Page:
Today’s guest post comes from someone I’m lucky to have met through Pregnancy & Postpartum Support Minnesota, Crystal Clancy. I asked her if she could write about how to listen to one’s intuition versus listening to anxious thoughts, and here’s what she had to say.
Anxiety, especially in the postpartum period, can be debilitating and overwhelming. It can prevent you from listening to your realistic mind and intuition.
There are a few approaches that research shows to be effective with anxiety, and they are the ones I generally use in therapy. They are: Cognitive Behavioral Therapy (CBT), Acceptance and Commitment Therapy (ACT), and exposure therapy.
CBT involves reframing anxious thoughts and using tools to work on “pushing away” the thoughts. This process, as do most processes learned in therapy, take some time. For many, it’s a completely different way of approaching the world, and it takes time to build new habits. CBT works to identify triggers, pay attention to the thoughts, and how distorted they are, recognize how you are feeling, and then changing the way you cope with those feelings. Most people cope using some variation of fight (getting angry, lashing out), flight (running away, avoiding) or freeze (feeling very stuck, can’t think). Here is an example:
You wake up during the night worried that your baby has stopped breathing (trigger). You say to yourself, “What if my baby has stopped breathing? What if my baby is laying dead next to me/in his crib/bassinet, etc?” (thoughts). You feel very anxious, and may notice that heart is beating fast, or your breath is coming more rapidly (feelings). You lay in bed for hours worrying about this, trying to get back to sleep (freeze). Or you get up multiple times to check on your baby, and each time, your baby is fine (fight).
CBT would work on the thoughts, and recognizing that the likelihood that your baby has stopped breathing is really small. You may have just fed your baby, and are trying to go back to sleep. Or you get up once to check on the baby, and the baby is fine. CBT would ask you to “reality-check”, and likely use some relaxation techniques in conjunction (deep breathing, square breathing) to help you physically calm your body, and remind yourself that your anxiety is distorting your thoughts.
ACT has some slight overlap with CBT, but involves accepting thoughts and feelings rather than fighting or trying to change them. A great (although cheesy) cartoon demonstration can be seen at http://www.youtube.com/watch?v=z-wyaP6xXwE. The cartoon shows how we can tell ourselves that our thoughts and feelings cannot “touch” us or control us, even though they feel scary. Here is an example:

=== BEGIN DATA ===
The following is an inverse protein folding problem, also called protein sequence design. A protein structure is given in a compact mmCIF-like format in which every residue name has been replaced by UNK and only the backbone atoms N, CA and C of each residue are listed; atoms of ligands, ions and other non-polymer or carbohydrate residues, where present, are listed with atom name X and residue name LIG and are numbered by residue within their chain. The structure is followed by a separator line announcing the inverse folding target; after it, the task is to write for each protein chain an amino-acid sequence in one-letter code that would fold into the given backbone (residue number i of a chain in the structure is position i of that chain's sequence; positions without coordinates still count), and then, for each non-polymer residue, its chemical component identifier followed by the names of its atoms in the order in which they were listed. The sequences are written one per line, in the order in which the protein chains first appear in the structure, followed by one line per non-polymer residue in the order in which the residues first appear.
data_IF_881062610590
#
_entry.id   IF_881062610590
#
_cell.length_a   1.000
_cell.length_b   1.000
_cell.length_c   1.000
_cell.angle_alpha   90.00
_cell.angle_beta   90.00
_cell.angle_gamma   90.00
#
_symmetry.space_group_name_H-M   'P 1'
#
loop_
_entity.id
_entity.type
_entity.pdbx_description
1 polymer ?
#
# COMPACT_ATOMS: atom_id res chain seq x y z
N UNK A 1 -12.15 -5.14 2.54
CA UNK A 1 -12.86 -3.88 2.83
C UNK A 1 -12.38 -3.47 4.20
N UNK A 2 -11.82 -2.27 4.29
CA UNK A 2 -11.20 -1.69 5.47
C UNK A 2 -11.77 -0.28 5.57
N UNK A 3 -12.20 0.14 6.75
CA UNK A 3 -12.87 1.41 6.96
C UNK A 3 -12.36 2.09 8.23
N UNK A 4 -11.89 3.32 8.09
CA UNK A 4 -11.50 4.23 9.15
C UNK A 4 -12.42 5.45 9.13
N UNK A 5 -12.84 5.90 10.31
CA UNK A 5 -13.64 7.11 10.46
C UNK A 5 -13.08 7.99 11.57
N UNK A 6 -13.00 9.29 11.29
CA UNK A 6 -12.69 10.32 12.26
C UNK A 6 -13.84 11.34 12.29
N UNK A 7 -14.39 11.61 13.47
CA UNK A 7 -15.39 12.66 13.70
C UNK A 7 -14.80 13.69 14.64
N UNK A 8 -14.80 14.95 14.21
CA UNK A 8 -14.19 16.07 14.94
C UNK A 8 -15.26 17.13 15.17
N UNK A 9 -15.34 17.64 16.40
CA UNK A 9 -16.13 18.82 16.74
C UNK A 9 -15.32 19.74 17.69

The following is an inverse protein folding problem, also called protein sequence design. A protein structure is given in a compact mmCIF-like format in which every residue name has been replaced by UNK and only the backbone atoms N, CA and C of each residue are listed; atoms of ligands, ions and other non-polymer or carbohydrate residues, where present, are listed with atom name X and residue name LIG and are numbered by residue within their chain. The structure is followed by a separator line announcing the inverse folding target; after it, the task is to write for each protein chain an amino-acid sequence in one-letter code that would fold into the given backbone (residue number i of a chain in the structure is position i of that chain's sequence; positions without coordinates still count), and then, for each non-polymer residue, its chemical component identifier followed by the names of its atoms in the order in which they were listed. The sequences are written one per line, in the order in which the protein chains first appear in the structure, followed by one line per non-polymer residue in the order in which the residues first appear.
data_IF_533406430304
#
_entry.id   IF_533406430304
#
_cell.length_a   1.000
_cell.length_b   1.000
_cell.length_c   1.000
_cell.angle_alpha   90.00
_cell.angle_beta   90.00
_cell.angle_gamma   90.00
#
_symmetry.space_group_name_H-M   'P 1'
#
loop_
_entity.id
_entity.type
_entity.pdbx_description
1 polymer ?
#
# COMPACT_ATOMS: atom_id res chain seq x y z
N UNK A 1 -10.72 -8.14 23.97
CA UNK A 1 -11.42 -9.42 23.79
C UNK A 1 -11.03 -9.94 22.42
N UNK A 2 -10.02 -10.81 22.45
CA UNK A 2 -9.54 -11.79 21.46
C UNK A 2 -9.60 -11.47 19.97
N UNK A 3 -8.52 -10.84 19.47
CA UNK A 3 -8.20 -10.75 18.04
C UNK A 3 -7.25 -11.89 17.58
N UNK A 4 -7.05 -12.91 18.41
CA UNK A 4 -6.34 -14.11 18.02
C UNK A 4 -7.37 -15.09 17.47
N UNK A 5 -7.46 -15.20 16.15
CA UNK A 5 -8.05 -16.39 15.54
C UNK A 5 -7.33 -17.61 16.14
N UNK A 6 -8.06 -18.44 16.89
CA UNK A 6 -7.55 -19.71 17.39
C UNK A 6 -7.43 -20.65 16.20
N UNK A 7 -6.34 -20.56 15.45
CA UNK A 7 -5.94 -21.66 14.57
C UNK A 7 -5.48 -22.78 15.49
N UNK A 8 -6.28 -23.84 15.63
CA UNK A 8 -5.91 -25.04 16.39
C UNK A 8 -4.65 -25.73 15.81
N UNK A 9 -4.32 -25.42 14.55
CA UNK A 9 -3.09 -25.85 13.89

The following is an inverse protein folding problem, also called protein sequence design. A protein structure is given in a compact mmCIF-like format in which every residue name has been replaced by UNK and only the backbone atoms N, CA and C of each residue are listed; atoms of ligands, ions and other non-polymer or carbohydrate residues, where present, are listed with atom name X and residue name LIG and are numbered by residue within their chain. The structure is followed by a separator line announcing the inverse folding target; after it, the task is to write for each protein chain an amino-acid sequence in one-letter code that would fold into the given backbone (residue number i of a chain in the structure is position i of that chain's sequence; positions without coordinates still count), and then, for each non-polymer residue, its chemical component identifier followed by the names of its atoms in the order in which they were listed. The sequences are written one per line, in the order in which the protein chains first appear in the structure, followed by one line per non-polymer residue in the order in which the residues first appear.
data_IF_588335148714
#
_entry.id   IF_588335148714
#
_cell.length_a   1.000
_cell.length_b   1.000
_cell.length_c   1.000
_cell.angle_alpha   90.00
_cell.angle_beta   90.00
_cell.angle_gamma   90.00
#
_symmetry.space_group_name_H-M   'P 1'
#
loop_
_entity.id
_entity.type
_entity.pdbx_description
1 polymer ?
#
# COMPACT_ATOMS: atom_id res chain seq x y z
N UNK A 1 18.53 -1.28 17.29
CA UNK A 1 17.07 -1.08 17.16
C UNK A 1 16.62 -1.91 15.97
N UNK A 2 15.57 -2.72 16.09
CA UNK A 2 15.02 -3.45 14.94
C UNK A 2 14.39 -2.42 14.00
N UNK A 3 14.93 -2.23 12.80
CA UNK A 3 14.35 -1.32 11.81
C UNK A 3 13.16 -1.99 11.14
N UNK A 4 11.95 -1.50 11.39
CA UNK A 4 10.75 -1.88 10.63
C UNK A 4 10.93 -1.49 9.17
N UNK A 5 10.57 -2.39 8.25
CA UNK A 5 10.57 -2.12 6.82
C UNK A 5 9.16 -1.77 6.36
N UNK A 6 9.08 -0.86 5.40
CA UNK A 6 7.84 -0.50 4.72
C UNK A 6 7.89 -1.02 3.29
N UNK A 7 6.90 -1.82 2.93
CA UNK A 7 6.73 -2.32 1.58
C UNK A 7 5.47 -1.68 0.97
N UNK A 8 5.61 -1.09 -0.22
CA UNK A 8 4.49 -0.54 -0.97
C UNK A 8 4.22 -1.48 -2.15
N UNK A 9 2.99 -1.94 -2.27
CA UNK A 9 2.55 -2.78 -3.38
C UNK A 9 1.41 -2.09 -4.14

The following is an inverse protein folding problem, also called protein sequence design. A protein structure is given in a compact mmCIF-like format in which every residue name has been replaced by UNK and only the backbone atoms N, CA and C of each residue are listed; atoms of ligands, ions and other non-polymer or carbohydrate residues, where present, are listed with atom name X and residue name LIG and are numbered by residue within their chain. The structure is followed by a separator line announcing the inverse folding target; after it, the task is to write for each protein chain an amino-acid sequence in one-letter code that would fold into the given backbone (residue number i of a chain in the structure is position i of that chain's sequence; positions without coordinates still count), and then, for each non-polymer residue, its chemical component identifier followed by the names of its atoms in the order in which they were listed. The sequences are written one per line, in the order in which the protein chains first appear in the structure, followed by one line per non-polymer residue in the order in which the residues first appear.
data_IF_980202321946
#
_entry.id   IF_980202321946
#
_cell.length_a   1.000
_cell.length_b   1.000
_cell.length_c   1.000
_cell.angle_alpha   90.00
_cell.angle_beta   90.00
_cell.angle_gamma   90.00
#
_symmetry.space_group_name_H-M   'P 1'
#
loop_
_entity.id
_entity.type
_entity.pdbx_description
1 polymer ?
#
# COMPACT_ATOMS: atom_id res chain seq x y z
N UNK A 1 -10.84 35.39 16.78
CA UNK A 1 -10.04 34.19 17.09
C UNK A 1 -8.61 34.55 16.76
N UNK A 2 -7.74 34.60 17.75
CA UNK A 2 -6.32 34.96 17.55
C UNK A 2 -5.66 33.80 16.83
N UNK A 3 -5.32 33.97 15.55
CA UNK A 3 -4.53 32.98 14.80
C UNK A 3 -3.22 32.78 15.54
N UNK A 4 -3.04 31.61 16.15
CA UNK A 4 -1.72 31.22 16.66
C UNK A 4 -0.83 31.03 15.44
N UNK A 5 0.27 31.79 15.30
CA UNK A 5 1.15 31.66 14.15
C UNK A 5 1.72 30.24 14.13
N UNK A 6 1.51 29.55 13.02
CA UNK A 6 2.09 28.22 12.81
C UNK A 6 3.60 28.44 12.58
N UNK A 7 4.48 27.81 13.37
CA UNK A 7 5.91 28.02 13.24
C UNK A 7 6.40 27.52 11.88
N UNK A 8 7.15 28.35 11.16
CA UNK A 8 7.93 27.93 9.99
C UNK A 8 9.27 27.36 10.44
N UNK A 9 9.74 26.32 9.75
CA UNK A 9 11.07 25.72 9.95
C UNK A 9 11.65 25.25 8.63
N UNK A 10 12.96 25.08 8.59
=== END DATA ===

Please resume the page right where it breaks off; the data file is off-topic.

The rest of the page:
You are having a bad day as a parent, and feeling overwhelmed and distressed. You snap at your toddler as your baby screams. You immediately tell yourself, “I’m such a bad mom. I shouldn’t feel this way, I should be enjoying motherhood more”.
ACT would say that rather than trying to reality-check these thoughts, or push away the feelings, you should tell yourself that they are just thoughts and feelings, and they cannot affect me if I don’t let them. I may feel anxious, and that is OK. It doesn’t mean that I am a bad mom just because I feel this way.
Exposure therapy can be especially helpful for people struggling with obsessive or scary thoughts. These thoughts are more common than people realize, but with some work, people can work through them and recognize that they are not based in reality. Exposure works because over time, you show yourself that even though something is scary, you can push through it, and each time you do, it gets easier and easier. Here is an example:
A mother is giving her baby a bath when all of a sudden she envisions herself pushing her baby underwater. This terrifies her, because she loves her baby, and would never do anything to hurt him. However, this thought scares her so much that she tells her husband that he needs to take over bath duty from now on. She doesn’t share the scary thought with him, because she worries that he will think she’s “going crazy”.
Exposure would have you force yourself through the fear in very small steps until you can perform the task you are avoiding with a manageable amount of fear. In the example above, you would create a graduated plan (starting with, for example, observing your partner while he bathes the baby) until you are able to give your baby a bath, on your own, without believing that you will harm the baby. Note that I did not say that you will no longer have anxiety about it. The key is that you are able to go about your daily life without letting anxiety be in control. A normal amount of anxiety is helpful, and can keep us and our children safe.
A good sign that you are not listening to your gut, so to speak, is that you KNOW that something isn’t quite right. Many people struggle with anxiety, it is more common than people realize. You deserve to enjoy parenting, and anxiety can sap that joy!
Crystal Clancy is a licensed marriage and family therapist in Apple Valley, Minnesota. She is also a mother of two and a survivor of postpartum depression. In her practice, she specializes in counseling women and couples who are experiencing difficulties getting pregnant, as well as during and after pregnancy. More info about Crystal and her practice can be found on her website or her Facebook page.
Crystal is also the Associate Director of Pregnancy & Postpartum Support Minnesota, which connects parents to resources to help with the transition to parenthood through its resource list and HelpLine.